The traditions—Omotesenke, Urasenke, and Mushanokojisenke—provide instruction in the Way of Tea to students around the world. Learn more.
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Arjuna’s Meditation: An excerpt from the Mahabharata, performed by Shadowmaster I Wayan Nartha.
A host may spend weeks planning for a tea gathering, including making decisions about which group of utensils to use. The assemblage of objects will reflect the season, complement and contrast with each other, and, ideally, create a theme or context that the host and guest will explore together during the course of the tea gathering. Learn more.
Central Asian wine peddler, approx. 618–906. China, Henan province. Molded and sculpted earthenware figure with three-color glaze. The Avery Brundage Collection, B60P521.
Students will become members of the “literati/scholar” class by demonstrating their understanding of Chinese history, philosophy, and poetry. They will also display high achievement in the “Three Perfections”: calligraphy, painting, and poetry. This project is designed to be a creative alternative to daily or weekly assignments which might otherwise be assembled in a notebook or binder at the end of the 7th-grade Medieval China unit.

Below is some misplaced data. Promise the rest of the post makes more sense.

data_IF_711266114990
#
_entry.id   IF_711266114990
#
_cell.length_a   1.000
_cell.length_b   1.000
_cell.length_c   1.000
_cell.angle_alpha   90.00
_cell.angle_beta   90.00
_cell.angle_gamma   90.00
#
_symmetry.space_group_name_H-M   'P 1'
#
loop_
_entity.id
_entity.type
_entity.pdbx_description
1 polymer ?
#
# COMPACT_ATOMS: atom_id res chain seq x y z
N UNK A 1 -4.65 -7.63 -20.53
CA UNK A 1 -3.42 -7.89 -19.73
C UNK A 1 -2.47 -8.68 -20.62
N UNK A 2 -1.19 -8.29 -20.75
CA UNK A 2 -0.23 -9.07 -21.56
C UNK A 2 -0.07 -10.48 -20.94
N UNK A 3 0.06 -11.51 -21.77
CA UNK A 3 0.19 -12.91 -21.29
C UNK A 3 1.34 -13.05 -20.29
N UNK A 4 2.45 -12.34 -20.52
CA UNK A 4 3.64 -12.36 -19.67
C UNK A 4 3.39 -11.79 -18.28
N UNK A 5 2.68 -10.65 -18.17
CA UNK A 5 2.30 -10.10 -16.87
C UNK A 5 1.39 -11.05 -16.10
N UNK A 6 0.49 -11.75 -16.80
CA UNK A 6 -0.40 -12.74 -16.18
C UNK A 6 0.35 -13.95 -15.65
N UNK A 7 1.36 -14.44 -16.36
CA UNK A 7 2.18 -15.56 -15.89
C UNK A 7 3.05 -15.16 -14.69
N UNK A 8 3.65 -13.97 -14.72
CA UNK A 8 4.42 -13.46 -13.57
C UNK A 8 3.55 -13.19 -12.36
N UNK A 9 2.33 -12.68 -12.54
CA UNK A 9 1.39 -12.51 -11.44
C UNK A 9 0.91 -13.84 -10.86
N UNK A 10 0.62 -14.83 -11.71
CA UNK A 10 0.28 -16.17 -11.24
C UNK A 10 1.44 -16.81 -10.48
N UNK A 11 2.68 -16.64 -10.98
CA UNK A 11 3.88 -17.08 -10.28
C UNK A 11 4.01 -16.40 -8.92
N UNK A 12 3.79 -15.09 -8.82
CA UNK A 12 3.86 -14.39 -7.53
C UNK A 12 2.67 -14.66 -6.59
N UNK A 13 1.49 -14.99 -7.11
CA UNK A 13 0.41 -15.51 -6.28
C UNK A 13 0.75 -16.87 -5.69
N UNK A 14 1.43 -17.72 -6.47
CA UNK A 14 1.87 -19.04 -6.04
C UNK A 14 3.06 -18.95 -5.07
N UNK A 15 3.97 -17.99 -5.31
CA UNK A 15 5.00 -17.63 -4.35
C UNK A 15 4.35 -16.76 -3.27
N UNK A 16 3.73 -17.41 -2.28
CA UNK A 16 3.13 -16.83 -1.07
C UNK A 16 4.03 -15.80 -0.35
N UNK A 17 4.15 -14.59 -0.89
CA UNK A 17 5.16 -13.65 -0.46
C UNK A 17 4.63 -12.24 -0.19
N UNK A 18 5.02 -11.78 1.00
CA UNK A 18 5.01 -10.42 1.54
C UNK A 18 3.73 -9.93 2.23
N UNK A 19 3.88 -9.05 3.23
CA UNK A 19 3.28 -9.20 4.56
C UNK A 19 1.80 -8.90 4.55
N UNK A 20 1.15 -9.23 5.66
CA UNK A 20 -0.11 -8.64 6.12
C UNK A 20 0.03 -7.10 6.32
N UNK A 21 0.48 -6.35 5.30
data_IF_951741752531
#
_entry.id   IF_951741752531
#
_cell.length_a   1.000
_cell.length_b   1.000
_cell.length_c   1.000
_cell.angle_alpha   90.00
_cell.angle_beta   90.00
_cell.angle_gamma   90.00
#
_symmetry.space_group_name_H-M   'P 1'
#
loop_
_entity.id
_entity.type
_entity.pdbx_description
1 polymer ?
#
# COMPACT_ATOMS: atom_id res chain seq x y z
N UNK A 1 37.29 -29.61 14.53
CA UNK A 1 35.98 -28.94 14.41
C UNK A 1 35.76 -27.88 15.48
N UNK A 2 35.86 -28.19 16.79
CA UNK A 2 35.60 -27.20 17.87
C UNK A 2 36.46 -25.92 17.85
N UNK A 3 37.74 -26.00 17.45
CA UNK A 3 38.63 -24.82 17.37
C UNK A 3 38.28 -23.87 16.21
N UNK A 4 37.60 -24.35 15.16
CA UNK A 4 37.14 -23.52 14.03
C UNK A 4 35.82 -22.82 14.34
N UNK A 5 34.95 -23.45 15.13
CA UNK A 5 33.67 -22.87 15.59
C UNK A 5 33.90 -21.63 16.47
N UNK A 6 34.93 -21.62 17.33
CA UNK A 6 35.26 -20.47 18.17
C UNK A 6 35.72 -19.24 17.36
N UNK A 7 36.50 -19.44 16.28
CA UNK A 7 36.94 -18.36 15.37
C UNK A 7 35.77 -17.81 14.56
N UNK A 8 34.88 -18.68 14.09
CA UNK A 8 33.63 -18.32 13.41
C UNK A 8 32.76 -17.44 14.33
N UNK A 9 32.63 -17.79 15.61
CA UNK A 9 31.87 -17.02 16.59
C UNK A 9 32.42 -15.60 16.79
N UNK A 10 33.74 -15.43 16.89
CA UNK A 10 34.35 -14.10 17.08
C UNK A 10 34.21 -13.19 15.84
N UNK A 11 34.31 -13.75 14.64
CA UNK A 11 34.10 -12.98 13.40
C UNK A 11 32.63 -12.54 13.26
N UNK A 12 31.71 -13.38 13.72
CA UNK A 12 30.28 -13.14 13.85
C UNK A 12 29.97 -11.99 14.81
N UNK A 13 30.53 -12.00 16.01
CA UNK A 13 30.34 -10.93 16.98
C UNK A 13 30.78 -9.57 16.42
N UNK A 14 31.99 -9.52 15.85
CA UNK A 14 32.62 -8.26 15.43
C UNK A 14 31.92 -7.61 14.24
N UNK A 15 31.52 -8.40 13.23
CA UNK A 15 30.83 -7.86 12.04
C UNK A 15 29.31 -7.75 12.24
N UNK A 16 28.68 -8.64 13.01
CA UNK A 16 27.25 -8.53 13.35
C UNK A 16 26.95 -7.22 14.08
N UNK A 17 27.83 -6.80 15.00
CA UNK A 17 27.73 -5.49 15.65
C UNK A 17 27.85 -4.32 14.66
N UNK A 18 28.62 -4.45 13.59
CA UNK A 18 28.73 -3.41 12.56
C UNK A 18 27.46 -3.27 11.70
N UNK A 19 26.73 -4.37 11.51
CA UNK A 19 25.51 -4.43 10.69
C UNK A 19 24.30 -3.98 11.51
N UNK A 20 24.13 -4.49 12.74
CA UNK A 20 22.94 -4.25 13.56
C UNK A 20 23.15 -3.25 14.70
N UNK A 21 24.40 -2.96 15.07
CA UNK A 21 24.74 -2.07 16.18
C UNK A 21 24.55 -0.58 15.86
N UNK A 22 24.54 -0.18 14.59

A series of lectures wherein renowned scholars discuss the arts of China from the Neolithic through the Tang dynasty (618–906).
The first record of tea drinking in Japan occurs early in the Heian period (794–1185) whenit was introduced to the Japanese aristocracy by scholar-monks returning from Tang dynasty China. Learn more.
Four seated musicians, approx. 700–750. China Tang dynasty (618–906). Earthenware. The Avery Brundage Collection, B60P316, B60P317, B60P3186, and B60P319.
Create a helmet out of folded paper, called origami. Decorate it with added embellishments and markings to simulate the patterns of lacing and other details.
A woman disguised as a man holding a parrot, 618–906. China; Shaanxi province. Glazed low-fired ceramic. The Avery Brundage Collection, B65P52.